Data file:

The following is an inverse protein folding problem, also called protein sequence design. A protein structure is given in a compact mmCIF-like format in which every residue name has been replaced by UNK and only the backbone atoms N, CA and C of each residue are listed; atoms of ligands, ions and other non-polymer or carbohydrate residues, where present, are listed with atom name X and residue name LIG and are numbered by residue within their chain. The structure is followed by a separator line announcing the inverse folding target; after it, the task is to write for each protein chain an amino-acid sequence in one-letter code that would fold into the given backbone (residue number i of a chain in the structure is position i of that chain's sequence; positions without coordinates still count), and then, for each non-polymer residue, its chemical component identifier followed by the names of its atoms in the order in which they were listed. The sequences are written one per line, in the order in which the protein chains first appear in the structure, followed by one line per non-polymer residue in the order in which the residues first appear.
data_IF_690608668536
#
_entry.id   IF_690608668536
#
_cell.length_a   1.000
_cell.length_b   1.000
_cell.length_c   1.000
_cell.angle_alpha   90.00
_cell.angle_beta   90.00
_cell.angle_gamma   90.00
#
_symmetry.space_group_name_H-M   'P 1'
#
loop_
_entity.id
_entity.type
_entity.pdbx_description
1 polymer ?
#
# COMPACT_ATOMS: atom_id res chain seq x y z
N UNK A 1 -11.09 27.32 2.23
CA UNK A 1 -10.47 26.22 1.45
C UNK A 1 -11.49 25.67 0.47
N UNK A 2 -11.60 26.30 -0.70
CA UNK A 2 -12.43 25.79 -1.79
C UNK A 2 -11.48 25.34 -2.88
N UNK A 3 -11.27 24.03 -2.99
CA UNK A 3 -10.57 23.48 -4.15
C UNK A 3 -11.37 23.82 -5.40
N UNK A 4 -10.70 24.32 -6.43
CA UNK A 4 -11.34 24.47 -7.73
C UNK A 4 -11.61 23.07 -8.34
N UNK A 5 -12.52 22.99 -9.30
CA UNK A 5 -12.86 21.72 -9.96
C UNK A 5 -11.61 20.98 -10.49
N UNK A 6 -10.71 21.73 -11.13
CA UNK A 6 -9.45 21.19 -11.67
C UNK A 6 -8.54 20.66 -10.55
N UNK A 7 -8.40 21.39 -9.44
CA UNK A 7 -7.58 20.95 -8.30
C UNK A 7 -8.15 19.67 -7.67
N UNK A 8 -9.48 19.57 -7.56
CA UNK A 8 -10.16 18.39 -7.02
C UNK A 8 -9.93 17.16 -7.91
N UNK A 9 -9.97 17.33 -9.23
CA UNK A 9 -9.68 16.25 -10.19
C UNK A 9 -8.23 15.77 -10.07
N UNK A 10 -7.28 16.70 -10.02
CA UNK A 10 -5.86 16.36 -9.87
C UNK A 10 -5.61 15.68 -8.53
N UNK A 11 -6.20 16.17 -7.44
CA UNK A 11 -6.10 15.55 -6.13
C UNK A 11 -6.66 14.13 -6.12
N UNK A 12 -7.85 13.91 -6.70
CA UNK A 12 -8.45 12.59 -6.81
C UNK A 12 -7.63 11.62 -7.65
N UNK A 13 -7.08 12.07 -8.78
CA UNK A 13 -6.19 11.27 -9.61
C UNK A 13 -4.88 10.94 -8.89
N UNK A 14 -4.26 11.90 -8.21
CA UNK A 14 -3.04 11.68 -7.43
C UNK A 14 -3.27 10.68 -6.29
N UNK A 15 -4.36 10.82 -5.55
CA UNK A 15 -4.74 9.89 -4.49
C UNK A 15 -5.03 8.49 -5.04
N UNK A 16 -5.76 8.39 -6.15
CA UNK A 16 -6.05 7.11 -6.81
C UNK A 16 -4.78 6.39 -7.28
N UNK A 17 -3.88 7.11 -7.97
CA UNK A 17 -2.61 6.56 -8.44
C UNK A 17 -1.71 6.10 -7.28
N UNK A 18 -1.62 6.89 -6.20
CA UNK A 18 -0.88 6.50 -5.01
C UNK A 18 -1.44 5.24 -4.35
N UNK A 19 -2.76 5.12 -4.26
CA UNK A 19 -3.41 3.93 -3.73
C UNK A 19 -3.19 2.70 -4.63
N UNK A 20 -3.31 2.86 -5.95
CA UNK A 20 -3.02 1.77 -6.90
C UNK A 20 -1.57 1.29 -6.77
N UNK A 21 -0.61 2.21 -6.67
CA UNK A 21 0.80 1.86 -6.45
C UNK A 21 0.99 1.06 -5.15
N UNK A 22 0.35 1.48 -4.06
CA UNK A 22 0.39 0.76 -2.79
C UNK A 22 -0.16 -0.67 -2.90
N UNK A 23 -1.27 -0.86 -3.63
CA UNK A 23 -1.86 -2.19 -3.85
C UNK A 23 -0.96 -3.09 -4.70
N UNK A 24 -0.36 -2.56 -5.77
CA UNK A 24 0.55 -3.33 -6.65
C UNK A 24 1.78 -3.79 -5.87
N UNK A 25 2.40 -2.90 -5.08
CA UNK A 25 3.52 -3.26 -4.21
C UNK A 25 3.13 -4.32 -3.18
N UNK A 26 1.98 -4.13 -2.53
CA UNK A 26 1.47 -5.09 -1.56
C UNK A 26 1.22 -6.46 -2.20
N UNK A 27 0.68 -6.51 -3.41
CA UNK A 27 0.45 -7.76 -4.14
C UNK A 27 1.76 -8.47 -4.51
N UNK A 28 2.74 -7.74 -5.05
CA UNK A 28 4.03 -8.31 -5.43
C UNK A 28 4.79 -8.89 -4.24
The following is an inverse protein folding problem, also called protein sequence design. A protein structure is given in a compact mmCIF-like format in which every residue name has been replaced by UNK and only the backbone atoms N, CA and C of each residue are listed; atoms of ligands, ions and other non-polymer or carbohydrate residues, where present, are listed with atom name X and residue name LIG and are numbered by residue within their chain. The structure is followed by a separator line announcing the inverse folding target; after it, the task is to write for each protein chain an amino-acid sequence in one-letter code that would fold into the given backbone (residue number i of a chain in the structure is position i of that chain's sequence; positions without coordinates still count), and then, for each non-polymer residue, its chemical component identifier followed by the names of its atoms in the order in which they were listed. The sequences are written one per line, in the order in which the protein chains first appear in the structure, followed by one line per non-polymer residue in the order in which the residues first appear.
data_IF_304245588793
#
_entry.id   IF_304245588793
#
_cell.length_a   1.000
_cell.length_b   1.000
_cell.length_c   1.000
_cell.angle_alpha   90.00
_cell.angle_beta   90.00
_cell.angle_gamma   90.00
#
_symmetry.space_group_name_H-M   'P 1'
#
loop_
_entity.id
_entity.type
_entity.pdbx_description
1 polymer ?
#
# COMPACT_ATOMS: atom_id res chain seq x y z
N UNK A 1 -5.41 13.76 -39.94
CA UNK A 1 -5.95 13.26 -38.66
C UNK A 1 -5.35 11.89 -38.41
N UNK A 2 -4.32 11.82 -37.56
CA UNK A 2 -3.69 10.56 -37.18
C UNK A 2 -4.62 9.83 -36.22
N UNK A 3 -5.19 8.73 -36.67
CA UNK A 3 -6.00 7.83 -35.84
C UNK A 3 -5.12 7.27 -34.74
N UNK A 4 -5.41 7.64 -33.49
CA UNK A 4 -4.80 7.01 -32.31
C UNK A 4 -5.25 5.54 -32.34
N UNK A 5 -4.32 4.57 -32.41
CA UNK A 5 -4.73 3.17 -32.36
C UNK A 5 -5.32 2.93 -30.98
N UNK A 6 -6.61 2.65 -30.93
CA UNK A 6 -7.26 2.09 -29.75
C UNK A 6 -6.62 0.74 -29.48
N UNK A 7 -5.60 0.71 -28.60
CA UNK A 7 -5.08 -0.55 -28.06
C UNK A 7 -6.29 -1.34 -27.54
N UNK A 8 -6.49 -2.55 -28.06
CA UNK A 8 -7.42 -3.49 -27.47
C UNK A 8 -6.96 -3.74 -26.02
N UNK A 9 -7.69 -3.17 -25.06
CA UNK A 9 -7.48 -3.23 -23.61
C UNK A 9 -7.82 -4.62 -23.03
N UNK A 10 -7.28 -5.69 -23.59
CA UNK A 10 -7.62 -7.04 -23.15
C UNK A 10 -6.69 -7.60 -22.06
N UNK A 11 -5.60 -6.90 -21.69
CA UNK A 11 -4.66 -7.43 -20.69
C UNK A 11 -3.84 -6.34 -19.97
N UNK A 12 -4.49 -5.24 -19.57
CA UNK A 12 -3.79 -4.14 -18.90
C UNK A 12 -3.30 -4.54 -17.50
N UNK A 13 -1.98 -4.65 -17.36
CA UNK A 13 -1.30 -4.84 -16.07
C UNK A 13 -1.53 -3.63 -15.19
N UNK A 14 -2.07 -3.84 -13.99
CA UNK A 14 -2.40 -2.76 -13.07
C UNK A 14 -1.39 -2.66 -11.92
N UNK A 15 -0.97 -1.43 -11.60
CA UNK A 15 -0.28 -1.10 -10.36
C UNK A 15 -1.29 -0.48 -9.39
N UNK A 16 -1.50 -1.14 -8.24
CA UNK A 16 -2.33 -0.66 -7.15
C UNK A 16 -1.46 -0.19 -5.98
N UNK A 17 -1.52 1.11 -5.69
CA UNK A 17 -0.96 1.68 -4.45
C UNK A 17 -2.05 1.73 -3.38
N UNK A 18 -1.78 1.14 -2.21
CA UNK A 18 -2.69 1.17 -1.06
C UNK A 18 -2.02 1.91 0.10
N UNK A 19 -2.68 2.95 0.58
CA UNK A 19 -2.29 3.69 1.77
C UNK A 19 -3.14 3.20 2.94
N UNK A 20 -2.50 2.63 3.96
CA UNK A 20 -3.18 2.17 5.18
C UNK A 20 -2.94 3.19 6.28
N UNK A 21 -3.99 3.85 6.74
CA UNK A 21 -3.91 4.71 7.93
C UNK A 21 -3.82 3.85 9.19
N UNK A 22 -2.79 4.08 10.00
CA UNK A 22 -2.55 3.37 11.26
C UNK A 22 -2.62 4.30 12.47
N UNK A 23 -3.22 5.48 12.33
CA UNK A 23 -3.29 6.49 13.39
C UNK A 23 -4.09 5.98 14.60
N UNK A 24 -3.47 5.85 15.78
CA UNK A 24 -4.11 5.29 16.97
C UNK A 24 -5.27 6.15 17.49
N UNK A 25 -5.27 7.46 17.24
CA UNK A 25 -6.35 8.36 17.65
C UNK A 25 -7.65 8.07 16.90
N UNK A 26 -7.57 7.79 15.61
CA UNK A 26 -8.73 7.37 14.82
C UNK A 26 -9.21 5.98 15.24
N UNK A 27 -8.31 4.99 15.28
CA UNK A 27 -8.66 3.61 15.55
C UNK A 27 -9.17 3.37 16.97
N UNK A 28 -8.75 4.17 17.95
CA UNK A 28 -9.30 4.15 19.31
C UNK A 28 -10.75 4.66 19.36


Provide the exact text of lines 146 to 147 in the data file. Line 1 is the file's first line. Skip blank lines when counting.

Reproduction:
CA UNK A 7 -5.08 -0.55 -28.06
C UNK A 7 -6.29 -1.34 -27.54